In Eq. (8), “i” is not a dummy index. Many strain energy functions such as Mooney-Rivlin, Ogden, and Neo-Hookean have been used in the recent investiga-tions, but in this study, the robust novel strain energy functions proposed by Darijani and Naghdabadi were used [22]. The following functions, which include power law and exponential terms, satisfy the strain energy function conditions. By combining these functions, 16 strain energy functions can be derived. In this paper, only exponential (exp-exp), exponential-power law (exp-pow) and exponential-power law-exponential-power law (pow-pow) strain energy functions have been investigated [22]. Generally, the strain energy function for multiax-ial loading can be stated as [22,23]:

1. The exponential-exponential function (exp-exp):

W(λi) =


Ak[exp(mk(λi−1))1] +


Bk[exp(nk(λ−i 11))1] (9)

2. The exponential-power law function (exp-pow):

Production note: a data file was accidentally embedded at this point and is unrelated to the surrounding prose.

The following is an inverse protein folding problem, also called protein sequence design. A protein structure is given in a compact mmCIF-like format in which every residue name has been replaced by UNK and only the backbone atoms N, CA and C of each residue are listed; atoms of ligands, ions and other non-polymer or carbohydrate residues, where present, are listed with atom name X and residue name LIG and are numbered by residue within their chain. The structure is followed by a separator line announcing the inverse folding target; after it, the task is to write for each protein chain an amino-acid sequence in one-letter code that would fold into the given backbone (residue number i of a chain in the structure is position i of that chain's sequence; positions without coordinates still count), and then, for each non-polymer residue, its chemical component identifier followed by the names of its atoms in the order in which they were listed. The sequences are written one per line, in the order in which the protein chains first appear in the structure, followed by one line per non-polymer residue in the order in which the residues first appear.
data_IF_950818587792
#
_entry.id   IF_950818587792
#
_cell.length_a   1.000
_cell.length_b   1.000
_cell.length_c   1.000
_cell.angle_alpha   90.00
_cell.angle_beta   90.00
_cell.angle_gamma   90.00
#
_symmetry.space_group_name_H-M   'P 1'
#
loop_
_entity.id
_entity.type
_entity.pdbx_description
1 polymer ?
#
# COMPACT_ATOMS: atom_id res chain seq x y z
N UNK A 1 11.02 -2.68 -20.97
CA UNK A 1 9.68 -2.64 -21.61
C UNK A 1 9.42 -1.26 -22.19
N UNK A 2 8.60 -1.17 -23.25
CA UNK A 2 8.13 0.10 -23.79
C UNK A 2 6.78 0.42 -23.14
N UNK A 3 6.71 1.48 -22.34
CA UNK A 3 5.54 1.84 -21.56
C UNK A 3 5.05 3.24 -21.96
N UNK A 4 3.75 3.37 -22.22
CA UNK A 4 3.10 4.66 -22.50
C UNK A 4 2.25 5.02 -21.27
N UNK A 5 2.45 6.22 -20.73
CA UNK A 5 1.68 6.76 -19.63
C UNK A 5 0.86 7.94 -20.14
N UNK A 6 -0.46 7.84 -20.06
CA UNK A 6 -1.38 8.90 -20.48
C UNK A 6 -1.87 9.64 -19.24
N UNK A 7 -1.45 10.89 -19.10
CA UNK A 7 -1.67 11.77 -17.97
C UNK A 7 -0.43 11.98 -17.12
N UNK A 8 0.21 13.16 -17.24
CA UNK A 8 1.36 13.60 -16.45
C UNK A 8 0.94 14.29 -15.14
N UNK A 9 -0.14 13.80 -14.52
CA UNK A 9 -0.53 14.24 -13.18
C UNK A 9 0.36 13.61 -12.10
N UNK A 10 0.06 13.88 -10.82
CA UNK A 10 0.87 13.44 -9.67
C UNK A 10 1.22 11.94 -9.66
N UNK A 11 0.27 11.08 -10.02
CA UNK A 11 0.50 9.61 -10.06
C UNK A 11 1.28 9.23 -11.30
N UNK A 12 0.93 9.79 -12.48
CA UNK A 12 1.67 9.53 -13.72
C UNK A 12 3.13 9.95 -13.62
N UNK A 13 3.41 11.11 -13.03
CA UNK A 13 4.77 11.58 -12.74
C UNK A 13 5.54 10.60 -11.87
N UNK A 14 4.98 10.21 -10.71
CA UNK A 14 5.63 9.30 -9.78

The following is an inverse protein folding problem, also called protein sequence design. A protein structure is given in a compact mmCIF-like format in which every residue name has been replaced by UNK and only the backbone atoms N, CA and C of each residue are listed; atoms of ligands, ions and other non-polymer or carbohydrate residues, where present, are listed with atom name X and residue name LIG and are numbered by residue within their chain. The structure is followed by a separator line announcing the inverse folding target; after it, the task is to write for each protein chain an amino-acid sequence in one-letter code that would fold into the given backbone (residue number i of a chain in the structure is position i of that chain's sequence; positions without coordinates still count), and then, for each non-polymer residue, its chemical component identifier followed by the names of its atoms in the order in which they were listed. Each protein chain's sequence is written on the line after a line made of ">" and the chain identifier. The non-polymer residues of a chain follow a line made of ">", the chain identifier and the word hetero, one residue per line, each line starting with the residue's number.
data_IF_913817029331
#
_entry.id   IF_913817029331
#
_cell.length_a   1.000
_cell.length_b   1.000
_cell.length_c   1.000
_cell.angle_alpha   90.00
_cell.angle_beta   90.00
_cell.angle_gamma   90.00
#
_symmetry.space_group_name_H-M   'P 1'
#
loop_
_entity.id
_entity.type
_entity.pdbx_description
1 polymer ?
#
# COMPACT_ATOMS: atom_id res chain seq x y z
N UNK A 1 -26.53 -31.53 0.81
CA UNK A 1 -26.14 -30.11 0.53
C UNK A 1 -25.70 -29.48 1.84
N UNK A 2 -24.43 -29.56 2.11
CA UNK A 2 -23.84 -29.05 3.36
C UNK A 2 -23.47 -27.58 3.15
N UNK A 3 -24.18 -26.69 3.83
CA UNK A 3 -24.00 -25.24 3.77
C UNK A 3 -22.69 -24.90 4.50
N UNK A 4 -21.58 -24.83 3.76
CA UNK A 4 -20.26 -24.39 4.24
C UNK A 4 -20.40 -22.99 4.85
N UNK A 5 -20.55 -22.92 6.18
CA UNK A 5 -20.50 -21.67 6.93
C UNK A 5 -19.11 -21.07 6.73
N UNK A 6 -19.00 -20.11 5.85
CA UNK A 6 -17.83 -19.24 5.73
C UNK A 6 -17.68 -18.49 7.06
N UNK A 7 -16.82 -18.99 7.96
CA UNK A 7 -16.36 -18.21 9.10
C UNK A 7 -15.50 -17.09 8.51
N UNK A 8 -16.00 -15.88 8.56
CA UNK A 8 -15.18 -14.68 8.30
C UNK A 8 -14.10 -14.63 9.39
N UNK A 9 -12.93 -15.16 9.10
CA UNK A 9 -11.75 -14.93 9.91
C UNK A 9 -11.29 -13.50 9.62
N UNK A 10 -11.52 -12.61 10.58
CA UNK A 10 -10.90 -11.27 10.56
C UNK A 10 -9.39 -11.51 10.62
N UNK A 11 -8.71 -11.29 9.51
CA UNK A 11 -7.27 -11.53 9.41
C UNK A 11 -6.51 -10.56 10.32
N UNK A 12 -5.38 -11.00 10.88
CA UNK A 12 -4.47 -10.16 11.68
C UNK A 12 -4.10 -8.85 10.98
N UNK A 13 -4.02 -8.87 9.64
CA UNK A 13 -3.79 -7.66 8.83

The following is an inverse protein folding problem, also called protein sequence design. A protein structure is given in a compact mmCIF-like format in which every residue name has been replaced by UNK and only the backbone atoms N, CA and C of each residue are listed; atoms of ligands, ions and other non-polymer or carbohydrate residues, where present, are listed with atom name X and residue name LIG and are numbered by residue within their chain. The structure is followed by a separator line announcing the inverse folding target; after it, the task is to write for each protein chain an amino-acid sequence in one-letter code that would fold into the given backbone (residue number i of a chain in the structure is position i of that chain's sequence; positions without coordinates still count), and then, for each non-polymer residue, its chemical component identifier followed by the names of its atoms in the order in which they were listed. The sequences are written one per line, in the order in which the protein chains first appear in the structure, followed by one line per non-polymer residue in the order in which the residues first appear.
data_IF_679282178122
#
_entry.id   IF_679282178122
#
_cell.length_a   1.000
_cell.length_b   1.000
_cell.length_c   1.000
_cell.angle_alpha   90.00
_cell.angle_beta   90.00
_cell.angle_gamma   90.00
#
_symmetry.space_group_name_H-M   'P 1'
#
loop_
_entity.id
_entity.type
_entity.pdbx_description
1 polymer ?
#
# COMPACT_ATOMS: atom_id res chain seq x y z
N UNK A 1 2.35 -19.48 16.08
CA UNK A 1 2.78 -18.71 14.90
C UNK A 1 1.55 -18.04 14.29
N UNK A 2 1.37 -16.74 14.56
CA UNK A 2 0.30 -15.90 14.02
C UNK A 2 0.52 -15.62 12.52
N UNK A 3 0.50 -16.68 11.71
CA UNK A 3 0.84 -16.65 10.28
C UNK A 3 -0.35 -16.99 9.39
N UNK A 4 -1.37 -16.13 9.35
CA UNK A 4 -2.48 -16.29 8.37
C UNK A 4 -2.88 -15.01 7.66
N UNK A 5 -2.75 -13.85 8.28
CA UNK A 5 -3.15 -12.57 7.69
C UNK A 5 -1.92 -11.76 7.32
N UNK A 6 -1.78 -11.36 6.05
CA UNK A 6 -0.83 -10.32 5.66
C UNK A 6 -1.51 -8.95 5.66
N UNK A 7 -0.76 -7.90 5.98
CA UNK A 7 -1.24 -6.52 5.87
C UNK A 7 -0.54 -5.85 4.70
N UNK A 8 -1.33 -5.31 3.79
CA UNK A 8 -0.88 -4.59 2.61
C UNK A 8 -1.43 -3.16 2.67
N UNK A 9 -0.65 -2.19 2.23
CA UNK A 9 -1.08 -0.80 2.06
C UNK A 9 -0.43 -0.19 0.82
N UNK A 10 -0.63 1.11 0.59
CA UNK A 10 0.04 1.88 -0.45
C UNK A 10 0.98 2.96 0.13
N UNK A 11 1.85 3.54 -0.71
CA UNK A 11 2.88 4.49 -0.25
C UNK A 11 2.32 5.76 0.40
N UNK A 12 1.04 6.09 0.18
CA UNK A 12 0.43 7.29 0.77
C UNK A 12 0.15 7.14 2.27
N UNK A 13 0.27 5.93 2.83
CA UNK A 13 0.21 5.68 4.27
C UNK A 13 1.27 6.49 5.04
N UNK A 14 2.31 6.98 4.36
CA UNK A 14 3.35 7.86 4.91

W(λi) =


Ak[exp(mk(λi−1))1] +


Bk(λ−ink−1) (10)

3. The power law-power law function (pow-pow):

W(λi) =


Ak(λmi k−1) +


Bk(λ−ink−1) (11)

where Ak, Bk, mk and nk are constants obtained from fitting these equations to the experimental data. Also, λis refers to principal stretches in different di-rections. It should be noted that there are two sum-mations in the above equations. The first summation provides the positive infinity at the large deformation case and the second one causes the negative infinity at the singularity case.

In this paper, the sum of squared errors (SSE) was used for the description of the accuracy of the models. Actually, SSE represents the difference between the ex-perimental valuesxexpi and the modelled (theoretical) valuesxtheo